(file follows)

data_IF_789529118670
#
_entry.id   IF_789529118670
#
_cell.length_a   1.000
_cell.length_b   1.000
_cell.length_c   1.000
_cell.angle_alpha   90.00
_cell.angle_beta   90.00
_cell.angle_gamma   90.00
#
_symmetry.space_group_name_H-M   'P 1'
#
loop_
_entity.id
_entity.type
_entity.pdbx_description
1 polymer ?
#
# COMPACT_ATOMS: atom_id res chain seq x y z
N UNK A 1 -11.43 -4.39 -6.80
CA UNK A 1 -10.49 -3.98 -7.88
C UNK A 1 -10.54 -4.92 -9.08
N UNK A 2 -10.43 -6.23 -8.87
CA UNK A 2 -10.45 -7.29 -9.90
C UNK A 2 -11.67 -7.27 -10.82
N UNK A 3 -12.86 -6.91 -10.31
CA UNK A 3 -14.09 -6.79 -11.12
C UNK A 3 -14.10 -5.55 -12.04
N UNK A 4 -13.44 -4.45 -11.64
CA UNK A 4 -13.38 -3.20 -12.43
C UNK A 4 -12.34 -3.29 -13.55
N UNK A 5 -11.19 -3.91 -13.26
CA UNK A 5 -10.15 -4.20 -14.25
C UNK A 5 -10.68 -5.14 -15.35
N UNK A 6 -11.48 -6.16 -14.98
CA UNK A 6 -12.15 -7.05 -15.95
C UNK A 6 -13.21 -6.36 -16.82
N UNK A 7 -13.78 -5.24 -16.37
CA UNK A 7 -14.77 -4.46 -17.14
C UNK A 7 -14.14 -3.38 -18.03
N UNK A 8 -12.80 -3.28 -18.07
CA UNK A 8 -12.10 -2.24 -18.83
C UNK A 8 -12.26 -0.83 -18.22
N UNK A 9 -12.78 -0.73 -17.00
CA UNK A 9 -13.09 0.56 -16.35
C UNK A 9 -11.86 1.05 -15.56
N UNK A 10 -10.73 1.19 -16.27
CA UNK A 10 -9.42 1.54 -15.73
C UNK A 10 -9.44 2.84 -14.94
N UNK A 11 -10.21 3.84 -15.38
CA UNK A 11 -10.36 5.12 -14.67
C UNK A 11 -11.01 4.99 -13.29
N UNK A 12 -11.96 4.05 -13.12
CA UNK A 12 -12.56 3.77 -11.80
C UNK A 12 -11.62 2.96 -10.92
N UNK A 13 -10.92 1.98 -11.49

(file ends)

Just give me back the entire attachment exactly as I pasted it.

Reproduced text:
data_IF_789529118670
#
_entry.id   IF_789529118670
#
_cell.length_a   1.000
_cell.length_b   1.000
_cell.length_c   1.000
_cell.angle_alpha   90.00
_cell.angle_beta   90.00
_cell.angle_gamma   90.00
#
_symmetry.space_group_name_H-M   'P 1'
#
loop_
_entity.id
_entity.type
_entity.pdbx_description
1 polymer ?
#
# COMPACT_ATOMS: atom_id res chain seq x y z
N UNK A 1 -11.43 -4.39 -6.80
CA UNK A 1 -10.49 -3.98 -7.88
C UNK A 1 -10.54 -4.92 -9.08
N UNK A 2 -10.43 -6.23 -8.87
CA UNK A 2 -10.45 -7.29 -9.90
C UNK A 2 -11.67 -7.27 -10.82
N UNK A 3 -12.86 -6.91 -10.31
CA UNK A 3 -14.09 -6.79 -11.12
C UNK A 3 -14.10 -5.55 -12.04
N UNK A 4 -13.44 -4.45 -11.64
CA UNK A 4 -13.38 -3.20 -12.43
C UNK A 4 -12.34 -3.29 -13.55
N UNK A 5 -11.19 -3.91 -13.26
CA UNK A 5 -10.15 -4.20 -14.25
C UNK A 5 -10.68 -5.14 -15.35
N UNK A 6 -11.48 -6.16 -14.98
CA UNK A 6 -12.15 -7.05 -15.95
C UNK A 6 -13.21 -6.36 -16.82
N UNK A 7 -13.78 -5.24 -16.37
CA UNK A 7 -14.77 -4.46 -17.14
C UNK A 7 -14.14 -3.38 -18.03
N UNK A 8 -12.80 -3.28 -18.07
CA UNK A 8 -12.10 -2.24 -18.83
C UNK A 8 -12.26 -0.83 -18.22
N UNK A 9 -12.78 -0.73 -17.00
CA UNK A 9 -13.09 0.56 -16.35
C UNK A 9 -11.86 1.05 -15.56
N UNK A 10 -10.73 1.19 -16.27
CA UNK A 10 -9.42 1.54 -15.73
C UNK A 10 -9.44 2.84 -14.94
N UNK A 11 -10.21 3.84 -15.38
CA UNK A 11 -10.36 5.12 -14.67
C UNK A 11 -11.01 4.99 -13.29
N UNK A 12 -11.96 4.05 -13.12
CA UNK A 12 -12.56 3.77 -11.80
C UNK A 12 -11.62 2.96 -10.92
N UNK A 13 -10.92 1.98 -11.49